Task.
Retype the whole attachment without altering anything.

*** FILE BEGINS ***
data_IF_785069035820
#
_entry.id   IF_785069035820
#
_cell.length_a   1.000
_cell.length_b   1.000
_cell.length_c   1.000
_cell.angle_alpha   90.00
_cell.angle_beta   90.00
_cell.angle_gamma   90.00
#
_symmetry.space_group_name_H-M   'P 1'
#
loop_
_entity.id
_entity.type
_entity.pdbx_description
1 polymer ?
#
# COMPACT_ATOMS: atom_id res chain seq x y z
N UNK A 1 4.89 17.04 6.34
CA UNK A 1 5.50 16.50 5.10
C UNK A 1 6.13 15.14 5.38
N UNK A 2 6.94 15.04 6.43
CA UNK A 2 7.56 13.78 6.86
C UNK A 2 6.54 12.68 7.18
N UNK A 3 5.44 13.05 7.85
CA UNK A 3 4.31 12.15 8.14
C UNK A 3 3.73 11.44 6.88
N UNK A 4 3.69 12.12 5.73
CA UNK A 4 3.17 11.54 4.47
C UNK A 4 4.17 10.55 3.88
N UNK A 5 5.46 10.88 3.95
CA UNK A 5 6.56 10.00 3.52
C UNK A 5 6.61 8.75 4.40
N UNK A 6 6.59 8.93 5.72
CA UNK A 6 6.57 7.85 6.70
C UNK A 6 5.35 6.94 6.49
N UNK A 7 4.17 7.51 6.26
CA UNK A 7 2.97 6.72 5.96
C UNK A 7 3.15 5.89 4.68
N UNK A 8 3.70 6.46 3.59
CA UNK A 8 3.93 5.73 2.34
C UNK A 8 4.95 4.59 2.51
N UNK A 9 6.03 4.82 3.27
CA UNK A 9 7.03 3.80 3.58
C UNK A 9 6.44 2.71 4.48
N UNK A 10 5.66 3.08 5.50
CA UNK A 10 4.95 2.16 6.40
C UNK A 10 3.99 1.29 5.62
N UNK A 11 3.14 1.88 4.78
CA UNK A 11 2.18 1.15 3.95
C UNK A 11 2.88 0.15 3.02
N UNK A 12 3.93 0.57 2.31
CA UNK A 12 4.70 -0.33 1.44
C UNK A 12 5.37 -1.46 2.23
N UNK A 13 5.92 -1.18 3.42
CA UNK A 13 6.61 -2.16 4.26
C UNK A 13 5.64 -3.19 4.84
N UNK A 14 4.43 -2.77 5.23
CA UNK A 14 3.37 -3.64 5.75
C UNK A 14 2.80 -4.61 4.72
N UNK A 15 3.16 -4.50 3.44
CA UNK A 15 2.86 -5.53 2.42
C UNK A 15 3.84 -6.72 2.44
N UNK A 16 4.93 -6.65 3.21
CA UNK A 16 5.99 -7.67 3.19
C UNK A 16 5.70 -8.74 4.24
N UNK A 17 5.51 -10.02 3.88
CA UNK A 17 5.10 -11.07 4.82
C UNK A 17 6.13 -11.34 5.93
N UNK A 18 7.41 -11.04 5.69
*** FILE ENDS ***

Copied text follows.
data_IF_785069035820
#
_entry.id   IF_785069035820
#
_cell.length_a   1.000
_cell.length_b   1.000
_cell.length_c   1.000
_cell.angle_alpha   90.00
_cell.angle_beta   90.00
_cell.angle_gamma   90.00
#
_symmetry.space_group_name_H-M   'P 1'
#
loop_
_entity.id
_entity.type
_entity.pdbx_description
1 polymer ?
#
# COMPACT_ATOMS: atom_id res chain seq x y z
N UNK A 1 4.89 17.04 6.34
CA UNK A 1 5.50 16.50 5.10
C UNK A 1 6.13 15.14 5.38
N UNK A 2 6.94 15.04 6.43
CA UNK A 2 7.56 13.78 6.86
C UNK A 2 6.54 12.68 7.18
N UNK A 3 5.44 13.05 7.85
CA UNK A 3 4.31 12.15 8.14
C UNK A 3 3.73 11.44 6.88
N UNK A 4 3.69 12.12 5.73
CA UNK A 4 3.17 11.54 4.47
C UNK A 4 4.17 10.55 3.88
N UNK A 5 5.46 10.88 3.95
CA UNK A 5 6.56 10.00 3.52
C UNK A 5 6.61 8.75 4.40
N UNK A 6 6.59 8.93 5.72
CA UNK A 6 6.57 7.85 6.70
C UNK A 6 5.35 6.94 6.49
N UNK A 7 4.17 7.51 6.26
CA UNK A 7 2.97 6.72 5.96
C UNK A 7 3.15 5.89 4.68
N UNK A 8 3.70 6.46 3.59
CA UNK A 8 3.93 5.73 2.34
C UNK A 8 4.95 4.59 2.51
N UNK A 9 6.03 4.82 3.27
CA UNK A 9 7.03 3.80 3.58
C UNK A 9 6.44 2.71 4.48
N UNK A 10 5.66 3.08 5.50
CA UNK A 10 4.95 2.16 6.40
C UNK A 10 3.99 1.29 5.62
N UNK A 11 3.14 1.88 4.78
CA UNK A 11 2.18 1.15 3.95
C UNK A 11 2.88 0.15 3.02
N UNK A 12 3.93 0.57 2.31
CA UNK A 12 4.70 -0.33 1.44
C UNK A 12 5.37 -1.46 2.23
N UNK A 13 5.92 -1.18 3.42
CA UNK A 13 6.61 -2.16 4.26
C UNK A 13 5.64 -3.19 4.84
N UNK A 14 4.43 -2.77 5.23
CA UNK A 14 3.37 -3.64 5.75
C UNK A 14 2.80 -4.61 4.72
N UNK A 15 3.16 -4.50 3.44
CA UNK A 15 2.86 -5.53 2.42
C UNK A 15 3.84 -6.72 2.44
N UNK A 16 4.93 -6.65 3.21
CA UNK A 16 5.99 -7.67 3.19
C UNK A 16 5.70 -8.74 4.24
N UNK A 17 5.51 -10.02 3.88
CA UNK A 17 5.10 -11.07 4.82
C UNK A 17 6.13 -11.34 5.93
N UNK A 18 7.41 -11.04 5.69